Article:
In Subtraction an occasional guest is the precursor to existentialism, early 19th century philosopher Georg Hegel. Along with his theories of the spirit or the 'geist', Hegel had things to say about the connection or function of desire in the everyday world. And these poems consider exactly that.

In Fiona's poem 'Recollections of the Mortal Body' - set in the local swimming pool - some lines go - 'your silicone shadow glimmering against the hurricane,/ like love as the fiction of a sublime pragmatics,/ the aluminium waters sinew and repeat: shame enters/ only through the recollection of the body.' That last line, direct from Hegel.

And in that poem, from Greek mythology, Leander, the young lover of the priestess Hero, is introduced. He drowned swimming across the Hellespont* to visit her. From the poem -'So let the wisdom of folly unfold in lettered wings/ and tell me again how Leander crossed the hellespont/in a flurry of greased-up limbs.'

In a subsequent poem, 'Swimming to Leander', using tercets Fiona imagines young Leander - '...If stung by jellyfish,/ carry on. The last time I saw you, unbuttoned to the whale,/ caressing like a chook on heat./ To whose banquet were you hurrying?' //'Keep your eyes underwater when next you swim'// 'As for love, stop worrying, I am potential/ biological immortality in at least one species" - the poem ends with an oxymoron -'Grow me a science of emptied hieroglyphics/and I will pinpoint your location with stochastic accuracy'

'Stochastic' - a term used in statistical analysis. It's about having a probability distribution, usually with finite variance - so it's imprecise.

In a recent conversation Fiona mentioned a part of the Greek myth in Homer's classical epic poem 'The Odyssey' that's perhaps an analogy or at least a suggestion of what function writing these poems might have proffered. While Odysseus's consort Penelope waits for a decade for him to return home from Troy to the island of Ithaca, she uses weaving as a device to turn away over 100 advances. Penelope tells these many suitors that she will marry one of them when she finishes weaving a burial shroud for Laertes, Odysseus's father. It's a fib. She weaves the shroud during the day, at night, away from the attention of the suitors, Penelope undoes the weaving that she'd done that day - it's an artful yet labour-intensive defence - the weaving and unweaving perhaps similar to the process of making poems. In Subtraction the conundrum of encounters with the possibilities or absence of love is unravelled, but here the threads or lines haven't all been discarded.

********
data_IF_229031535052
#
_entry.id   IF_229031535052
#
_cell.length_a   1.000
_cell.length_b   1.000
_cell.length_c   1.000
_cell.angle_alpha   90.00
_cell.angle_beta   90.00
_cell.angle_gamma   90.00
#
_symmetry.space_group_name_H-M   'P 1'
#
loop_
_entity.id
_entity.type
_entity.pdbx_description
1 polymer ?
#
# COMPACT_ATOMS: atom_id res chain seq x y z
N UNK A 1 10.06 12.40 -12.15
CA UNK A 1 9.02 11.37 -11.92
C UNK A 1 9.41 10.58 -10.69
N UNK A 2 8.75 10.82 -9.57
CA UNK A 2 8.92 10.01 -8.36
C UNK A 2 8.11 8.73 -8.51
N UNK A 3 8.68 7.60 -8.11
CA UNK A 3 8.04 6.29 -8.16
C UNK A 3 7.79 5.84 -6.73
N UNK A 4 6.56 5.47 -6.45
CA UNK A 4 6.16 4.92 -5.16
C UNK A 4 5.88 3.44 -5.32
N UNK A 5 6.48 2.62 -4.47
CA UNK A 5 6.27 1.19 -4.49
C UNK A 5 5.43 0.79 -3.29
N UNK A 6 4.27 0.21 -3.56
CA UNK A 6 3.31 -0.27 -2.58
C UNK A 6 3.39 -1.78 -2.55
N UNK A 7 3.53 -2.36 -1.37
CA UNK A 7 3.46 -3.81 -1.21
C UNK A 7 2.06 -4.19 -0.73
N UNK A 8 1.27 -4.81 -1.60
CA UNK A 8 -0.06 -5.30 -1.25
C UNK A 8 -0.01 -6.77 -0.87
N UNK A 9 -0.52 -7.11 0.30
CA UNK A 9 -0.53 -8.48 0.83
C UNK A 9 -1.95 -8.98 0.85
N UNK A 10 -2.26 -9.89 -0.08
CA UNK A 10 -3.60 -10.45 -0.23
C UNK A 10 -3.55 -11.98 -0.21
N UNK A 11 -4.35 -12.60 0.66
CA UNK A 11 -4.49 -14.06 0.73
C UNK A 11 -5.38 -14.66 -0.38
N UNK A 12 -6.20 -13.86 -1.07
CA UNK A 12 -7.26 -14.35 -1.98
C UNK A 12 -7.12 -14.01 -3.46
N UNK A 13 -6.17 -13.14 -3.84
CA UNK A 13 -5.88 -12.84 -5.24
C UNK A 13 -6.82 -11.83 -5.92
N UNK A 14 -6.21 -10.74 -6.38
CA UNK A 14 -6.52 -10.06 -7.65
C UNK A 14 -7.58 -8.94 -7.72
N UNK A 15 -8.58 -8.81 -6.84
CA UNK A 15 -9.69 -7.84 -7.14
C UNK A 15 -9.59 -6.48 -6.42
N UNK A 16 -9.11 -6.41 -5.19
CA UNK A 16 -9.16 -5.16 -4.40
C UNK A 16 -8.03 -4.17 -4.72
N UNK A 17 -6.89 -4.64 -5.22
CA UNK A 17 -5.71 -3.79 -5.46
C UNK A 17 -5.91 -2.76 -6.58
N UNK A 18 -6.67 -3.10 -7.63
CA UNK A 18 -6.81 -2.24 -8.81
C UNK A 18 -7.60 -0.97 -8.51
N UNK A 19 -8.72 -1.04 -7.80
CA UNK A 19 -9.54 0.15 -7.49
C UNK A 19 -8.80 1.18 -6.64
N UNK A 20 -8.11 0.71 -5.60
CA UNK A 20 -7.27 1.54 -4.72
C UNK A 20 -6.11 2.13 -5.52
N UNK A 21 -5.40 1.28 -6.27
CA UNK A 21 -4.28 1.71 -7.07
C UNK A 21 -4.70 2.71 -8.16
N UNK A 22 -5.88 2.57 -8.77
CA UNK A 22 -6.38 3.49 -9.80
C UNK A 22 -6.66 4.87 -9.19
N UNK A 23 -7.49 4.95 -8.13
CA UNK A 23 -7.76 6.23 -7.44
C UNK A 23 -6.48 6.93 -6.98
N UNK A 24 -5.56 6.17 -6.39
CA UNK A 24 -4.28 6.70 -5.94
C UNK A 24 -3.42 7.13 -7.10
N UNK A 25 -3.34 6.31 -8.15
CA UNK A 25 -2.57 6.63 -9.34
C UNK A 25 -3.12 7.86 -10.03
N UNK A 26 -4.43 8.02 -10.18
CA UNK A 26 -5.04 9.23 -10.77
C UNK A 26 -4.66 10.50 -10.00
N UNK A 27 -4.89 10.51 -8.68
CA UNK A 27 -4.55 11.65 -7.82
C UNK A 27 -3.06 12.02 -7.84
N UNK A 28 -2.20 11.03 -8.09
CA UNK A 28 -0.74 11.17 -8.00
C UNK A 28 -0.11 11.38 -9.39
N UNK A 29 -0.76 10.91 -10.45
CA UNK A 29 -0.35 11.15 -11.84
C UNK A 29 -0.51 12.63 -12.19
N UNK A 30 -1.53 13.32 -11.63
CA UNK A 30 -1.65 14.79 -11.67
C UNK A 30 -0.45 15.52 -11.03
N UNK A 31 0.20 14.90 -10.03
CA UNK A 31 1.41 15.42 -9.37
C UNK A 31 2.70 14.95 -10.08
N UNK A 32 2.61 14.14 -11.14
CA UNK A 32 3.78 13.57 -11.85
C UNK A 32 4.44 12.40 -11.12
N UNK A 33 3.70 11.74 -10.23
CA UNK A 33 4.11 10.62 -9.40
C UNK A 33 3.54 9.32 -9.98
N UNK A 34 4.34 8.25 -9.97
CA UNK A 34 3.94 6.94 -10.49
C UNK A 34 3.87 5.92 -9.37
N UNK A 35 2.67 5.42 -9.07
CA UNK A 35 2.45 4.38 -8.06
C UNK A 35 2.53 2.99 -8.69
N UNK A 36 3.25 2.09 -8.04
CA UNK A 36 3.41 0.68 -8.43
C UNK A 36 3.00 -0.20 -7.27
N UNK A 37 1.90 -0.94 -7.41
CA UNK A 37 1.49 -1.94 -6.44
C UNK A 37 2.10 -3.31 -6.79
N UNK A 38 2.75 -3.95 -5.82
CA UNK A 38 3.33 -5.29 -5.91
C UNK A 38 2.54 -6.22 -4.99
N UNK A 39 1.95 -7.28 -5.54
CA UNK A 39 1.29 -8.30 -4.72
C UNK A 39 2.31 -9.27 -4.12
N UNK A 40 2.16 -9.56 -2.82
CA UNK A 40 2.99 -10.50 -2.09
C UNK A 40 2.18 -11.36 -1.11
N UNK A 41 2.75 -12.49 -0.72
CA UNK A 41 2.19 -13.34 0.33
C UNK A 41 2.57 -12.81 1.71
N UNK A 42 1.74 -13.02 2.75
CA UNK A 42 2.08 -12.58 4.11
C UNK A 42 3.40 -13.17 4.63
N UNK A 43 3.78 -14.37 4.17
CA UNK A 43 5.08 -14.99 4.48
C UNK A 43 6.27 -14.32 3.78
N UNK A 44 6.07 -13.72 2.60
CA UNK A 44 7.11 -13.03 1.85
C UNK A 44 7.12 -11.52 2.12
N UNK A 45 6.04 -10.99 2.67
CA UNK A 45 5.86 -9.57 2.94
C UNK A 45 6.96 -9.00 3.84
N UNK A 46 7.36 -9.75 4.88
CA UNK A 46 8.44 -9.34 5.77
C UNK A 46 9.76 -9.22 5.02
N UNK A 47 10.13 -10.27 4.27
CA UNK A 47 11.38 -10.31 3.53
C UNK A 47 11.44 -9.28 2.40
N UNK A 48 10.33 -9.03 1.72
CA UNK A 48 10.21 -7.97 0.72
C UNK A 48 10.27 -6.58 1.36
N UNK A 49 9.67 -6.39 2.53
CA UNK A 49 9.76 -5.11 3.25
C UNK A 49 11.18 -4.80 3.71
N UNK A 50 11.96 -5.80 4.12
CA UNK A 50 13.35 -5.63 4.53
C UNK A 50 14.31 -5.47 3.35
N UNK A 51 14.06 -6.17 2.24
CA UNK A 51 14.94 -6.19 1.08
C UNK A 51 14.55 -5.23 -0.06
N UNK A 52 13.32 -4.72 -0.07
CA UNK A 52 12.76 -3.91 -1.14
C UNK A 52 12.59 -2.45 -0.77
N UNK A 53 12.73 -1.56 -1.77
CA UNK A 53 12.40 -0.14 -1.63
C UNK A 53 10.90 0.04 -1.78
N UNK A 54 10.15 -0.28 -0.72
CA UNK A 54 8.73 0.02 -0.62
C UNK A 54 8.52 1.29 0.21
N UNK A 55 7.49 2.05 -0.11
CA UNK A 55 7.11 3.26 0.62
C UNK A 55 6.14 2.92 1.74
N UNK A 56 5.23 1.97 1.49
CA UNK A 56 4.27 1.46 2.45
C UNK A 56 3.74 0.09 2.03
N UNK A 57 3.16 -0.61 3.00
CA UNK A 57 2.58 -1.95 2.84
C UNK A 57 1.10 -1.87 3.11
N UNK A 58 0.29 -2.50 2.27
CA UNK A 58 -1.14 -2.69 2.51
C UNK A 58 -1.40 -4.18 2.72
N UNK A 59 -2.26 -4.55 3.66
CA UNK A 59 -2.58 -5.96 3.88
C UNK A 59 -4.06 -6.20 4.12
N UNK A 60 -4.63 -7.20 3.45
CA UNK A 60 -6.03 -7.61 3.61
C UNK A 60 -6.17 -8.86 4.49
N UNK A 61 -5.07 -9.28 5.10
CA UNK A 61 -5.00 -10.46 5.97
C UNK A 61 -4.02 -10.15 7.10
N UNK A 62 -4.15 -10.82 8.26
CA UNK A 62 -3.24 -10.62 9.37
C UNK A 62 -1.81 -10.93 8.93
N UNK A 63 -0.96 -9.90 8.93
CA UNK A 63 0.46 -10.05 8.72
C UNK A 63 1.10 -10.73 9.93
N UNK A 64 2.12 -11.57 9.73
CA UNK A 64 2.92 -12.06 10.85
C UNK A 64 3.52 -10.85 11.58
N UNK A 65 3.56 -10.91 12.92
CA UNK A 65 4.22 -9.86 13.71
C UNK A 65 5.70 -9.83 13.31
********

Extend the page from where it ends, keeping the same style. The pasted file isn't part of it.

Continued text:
The poem 'Muster' is about this process, this 'unravelling' - I'll quote the final section of it - 'I stand at the rim of a system of infringements, codes/ and punishments to rival the ancient Greeks. Talking down/ from a position to differential, the coxcomb coral of six/ fingered bounties makes love to the idea of the voice/ making love to itself, establishes an iconic, incurable/ distance. Now I dream during the day and write all night,/sewing a template for the region of your delirious.//While you spiral freely in the conundrum of lost territories,/ harbourless wanderings distill my ingrown love.'

To change tack now and briefly reveal Fiona's breadth of interests - Situationism gets a look-in here too. In the 1950s the Situationists wanted to disturb the categorization of art and culture as separate activities and to transform them into part of everyday life. A poem called 'The Inevitable Beauty of the Viewer When Faced with the Partitionist Tactics of the Situationist Lover' is astonishingly deductive. Again, to quote : 'Nothing to see in the spectacle of your lips/ but the insistence of the letter in the mire of situationist abandonment./ Keep telling yourself that/ the poem is a container for the formless horror of your eyes as emotion/ skinning you to the scrutiny of the automaton as inadequate/ representation of the poem as a container for the formless/ horror of the delimited passion of the never stops not being written'